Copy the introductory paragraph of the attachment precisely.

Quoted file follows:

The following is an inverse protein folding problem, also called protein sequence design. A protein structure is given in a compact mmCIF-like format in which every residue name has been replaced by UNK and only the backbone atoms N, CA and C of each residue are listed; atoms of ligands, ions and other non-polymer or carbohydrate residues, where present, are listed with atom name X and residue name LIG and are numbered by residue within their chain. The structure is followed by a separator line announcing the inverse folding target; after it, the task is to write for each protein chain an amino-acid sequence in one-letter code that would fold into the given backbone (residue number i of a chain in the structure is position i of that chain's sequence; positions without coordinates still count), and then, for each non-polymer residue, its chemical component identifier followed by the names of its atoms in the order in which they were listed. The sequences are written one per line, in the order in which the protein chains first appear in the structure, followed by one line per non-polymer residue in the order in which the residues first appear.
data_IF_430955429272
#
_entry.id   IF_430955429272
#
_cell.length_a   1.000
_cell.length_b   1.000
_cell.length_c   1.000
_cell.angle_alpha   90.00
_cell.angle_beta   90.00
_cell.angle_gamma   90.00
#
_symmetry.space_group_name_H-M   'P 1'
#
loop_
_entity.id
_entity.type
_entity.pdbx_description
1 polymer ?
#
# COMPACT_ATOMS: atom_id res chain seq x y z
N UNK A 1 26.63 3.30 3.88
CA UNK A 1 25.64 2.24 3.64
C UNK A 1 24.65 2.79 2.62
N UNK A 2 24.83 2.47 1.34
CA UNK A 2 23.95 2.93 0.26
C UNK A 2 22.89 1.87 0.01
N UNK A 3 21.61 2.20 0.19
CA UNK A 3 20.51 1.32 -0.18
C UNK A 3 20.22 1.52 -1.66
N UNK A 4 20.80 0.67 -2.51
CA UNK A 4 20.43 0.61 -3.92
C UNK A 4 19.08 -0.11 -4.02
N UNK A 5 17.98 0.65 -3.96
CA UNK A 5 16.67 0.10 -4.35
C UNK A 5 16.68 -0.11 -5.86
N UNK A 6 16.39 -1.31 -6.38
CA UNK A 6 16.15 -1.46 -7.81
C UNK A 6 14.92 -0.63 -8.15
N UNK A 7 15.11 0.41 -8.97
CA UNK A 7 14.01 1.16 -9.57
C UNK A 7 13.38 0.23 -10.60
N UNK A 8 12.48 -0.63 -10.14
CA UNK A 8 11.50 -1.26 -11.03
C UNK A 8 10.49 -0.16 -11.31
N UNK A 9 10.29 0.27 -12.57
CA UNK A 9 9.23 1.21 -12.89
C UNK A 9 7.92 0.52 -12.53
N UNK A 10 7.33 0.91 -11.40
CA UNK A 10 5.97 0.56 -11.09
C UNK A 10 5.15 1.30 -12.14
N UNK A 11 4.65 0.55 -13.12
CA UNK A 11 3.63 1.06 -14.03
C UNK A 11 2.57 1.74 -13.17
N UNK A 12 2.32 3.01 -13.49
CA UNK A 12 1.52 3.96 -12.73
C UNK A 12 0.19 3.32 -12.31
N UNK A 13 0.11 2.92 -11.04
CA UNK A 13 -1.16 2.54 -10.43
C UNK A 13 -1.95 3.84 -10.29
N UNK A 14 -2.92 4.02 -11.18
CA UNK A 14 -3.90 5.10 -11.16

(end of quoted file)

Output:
The following is an inverse protein folding problem, also called protein sequence design. A protein structure is given in a compact mmCIF-like format in which every residue name has been replaced by UNK and only the backbone atoms N, CA and C of each residue are listed; atoms of ligands, ions and other non-polymer or carbohydrate residues, where present, are listed with atom name X and residue name LIG and are numbered by residue within their chain. The structure is followed by a separator line announcing the inverse folding target; after it, the task is to write for each protein chain an amino-acid sequence in one-letter code that would fold into the given backbone (residue number i of a chain in the structure is position i of that chain's sequence; positions without coordinates still count), and then, for each non-polymer residue, its chemical component identifier followed by the names of its atoms in the order in which they were listed. The sequences are written one per line, in the order in which the protein chains first appear in the structure, followed by one line per non-polymer residue in the order in which the residues first appear.